Common interest communities are responsible for maintaining voluminous records—some of which may not be made available to homeowners. The Colorado Common Interest Ownership Act (“CCIOA”) addresses inspection and copying of association records by homeowners and provides guidelines as to which records must be made available to owners, which records may be made available to owners, and which records cannot be provided to owners.
A fairly common records request received by associations is owners requesting their neighbors’ or all the owners’ email addresses and phone numbers. This is typically requested in the form of a membership list. Colorado law does require associations to maintain membership lists containing owners’ names, mailing addresses, and number of votes allocated to each owner; furthermore, such list must be made available to owners upon request. However, CCIOA very clearly requires associations to withhold certain documentation and information, including telephone numbers and email addresses of owners.
Despite the prohibition on disclosure of email addresses and phone numbers, an exception exists to the above prohibition, which allows disclosure of such information if owners provide prior written authorization to disclosure of his/her telephone number, email address, or both. Keep in mind, the written authorization requirement is an affirmative requirement, which means an association cannot send an email out to an owner indicating that a failure to respond will be deemed permission by that owner to publish his/her email address or phone number. The owner must take affirmative steps to provide permission, such as checking a box or filling out a form.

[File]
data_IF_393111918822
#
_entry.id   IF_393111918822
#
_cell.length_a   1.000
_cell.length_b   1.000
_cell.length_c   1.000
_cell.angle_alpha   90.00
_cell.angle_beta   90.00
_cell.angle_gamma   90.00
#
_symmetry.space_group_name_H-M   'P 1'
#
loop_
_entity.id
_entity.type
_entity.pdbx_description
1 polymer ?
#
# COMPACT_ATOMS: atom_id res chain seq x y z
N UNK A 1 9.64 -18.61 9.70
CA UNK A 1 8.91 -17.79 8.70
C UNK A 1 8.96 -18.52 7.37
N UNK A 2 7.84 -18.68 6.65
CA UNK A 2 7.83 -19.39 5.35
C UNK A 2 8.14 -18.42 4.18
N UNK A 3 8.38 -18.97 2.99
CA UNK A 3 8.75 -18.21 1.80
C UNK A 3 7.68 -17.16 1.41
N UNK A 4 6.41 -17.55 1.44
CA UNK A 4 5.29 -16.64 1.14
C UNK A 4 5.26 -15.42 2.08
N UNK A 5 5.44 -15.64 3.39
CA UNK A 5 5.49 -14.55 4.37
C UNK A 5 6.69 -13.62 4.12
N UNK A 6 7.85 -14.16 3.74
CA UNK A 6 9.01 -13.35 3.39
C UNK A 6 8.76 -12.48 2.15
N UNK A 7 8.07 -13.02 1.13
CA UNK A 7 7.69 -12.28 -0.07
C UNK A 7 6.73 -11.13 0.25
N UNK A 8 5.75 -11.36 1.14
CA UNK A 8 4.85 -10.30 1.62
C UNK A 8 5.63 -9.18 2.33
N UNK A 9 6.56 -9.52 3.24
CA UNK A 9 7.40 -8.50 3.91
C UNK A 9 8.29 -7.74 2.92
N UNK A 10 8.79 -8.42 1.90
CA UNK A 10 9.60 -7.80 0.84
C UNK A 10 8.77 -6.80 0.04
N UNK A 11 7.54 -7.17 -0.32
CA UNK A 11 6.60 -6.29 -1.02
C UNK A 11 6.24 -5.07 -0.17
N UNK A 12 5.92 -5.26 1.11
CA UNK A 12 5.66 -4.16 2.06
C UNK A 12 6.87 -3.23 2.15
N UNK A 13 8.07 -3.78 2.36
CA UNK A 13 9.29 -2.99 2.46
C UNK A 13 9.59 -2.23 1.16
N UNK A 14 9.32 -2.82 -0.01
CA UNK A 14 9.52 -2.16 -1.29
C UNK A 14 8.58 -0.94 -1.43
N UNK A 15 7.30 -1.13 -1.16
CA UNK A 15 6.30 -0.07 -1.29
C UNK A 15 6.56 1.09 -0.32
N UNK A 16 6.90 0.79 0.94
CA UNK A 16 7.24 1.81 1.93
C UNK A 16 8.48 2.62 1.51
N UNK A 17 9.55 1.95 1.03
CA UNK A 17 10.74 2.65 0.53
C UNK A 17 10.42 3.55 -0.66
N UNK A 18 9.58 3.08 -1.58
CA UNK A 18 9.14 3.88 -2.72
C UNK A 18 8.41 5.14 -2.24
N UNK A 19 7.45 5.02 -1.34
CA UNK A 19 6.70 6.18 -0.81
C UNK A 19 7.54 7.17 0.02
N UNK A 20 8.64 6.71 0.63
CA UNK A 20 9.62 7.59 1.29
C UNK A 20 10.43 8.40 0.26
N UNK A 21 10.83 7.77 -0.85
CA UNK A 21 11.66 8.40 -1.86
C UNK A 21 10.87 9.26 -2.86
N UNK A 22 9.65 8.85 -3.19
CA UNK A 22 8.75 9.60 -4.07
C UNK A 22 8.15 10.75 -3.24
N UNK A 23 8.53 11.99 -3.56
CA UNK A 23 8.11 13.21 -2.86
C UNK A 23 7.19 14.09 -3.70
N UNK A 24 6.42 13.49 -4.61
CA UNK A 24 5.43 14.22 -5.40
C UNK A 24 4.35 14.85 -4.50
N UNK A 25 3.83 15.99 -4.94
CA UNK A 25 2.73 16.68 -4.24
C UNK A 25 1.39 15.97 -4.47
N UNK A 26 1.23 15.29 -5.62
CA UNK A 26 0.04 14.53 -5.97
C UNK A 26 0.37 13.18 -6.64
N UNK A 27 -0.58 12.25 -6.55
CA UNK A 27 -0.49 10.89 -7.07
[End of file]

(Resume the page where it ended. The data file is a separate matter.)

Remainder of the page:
How does the above approval requirement impact associations in everyday life? The primary impact surrounds the ability of associations to create and distribute owner directories. If an association does not receive specific written authorization from an owner to publish his/her phone number and/or email address, such information cannot be published in the directory, although the owner’s name and address must be published as this information is public and required by Colorado law.
A secondary impact of the written approval requirement is the association’s ability to provide emails and phone numbers in response to a records request. Remember, CCIOA requires associations to adopt a records inspection and copying policy, so make sure your policy clearly addresses the email/phone number records requests.
Should you have any questions regarding records inspection requests or a records inspection policy, please don’t hesitate to contact one of our attorneys at 303.432.999.